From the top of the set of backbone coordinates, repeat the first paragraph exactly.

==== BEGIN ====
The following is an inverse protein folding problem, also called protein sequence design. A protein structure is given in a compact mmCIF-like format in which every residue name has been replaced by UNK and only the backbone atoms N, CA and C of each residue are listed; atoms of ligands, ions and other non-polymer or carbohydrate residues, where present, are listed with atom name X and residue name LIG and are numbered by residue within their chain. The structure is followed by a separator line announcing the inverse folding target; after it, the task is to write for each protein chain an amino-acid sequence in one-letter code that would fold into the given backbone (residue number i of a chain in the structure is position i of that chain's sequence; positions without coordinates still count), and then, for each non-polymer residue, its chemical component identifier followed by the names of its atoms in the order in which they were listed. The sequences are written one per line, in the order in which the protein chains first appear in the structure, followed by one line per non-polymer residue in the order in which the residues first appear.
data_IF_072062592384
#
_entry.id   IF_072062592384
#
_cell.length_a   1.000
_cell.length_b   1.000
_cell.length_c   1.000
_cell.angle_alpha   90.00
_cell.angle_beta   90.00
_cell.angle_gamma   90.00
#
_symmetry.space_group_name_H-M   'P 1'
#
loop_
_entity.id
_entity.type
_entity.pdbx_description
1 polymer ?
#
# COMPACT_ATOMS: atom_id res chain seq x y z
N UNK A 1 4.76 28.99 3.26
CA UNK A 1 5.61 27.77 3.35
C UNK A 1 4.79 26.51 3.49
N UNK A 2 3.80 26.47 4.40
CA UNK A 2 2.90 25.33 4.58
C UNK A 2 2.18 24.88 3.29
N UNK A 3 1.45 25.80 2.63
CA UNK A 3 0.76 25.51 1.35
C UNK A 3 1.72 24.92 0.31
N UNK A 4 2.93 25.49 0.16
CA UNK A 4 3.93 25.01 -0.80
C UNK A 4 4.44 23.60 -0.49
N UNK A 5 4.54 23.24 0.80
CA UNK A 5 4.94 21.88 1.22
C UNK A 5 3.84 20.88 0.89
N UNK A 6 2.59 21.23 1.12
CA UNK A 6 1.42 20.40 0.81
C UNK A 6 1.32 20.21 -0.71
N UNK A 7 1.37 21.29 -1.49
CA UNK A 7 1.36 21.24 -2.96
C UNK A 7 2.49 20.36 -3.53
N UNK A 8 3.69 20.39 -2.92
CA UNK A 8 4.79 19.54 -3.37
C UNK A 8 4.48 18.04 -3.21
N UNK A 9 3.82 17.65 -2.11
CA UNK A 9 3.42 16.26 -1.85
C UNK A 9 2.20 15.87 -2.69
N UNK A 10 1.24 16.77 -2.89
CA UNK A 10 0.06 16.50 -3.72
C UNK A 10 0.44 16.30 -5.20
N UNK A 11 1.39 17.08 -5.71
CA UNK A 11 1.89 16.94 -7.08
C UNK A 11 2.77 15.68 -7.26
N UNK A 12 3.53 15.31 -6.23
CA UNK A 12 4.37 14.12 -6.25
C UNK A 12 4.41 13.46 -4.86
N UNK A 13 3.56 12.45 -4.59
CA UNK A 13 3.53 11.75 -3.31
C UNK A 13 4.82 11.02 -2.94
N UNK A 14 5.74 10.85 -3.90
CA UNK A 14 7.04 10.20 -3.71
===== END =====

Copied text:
The following is an inverse protein folding problem, also called protein sequence design. A protein structure is given in a compact mmCIF-like format in which every residue name has been replaced by UNK and only the backbone atoms N, CA and C of each residue are listed; atoms of ligands, ions and other non-polymer or carbohydrate residues, where present, are listed with atom name X and residue name LIG and are numbered by residue within their chain. The structure is followed by a separator line announcing the inverse folding target; after it, the task is to write for each protein chain an amino-acid sequence in one-letter code that would fold into the given backbone (residue number i of a chain in the structure is position i of that chain's sequence; positions without coordinates still count), and then, for each non-polymer residue, its chemical component identifier followed by the names of its atoms in the order in which they were listed. The sequences are written one per line, in the order in which the protein chains first appear in the structure, followed by one line per non-polymer residue in the order in which the residues first appear.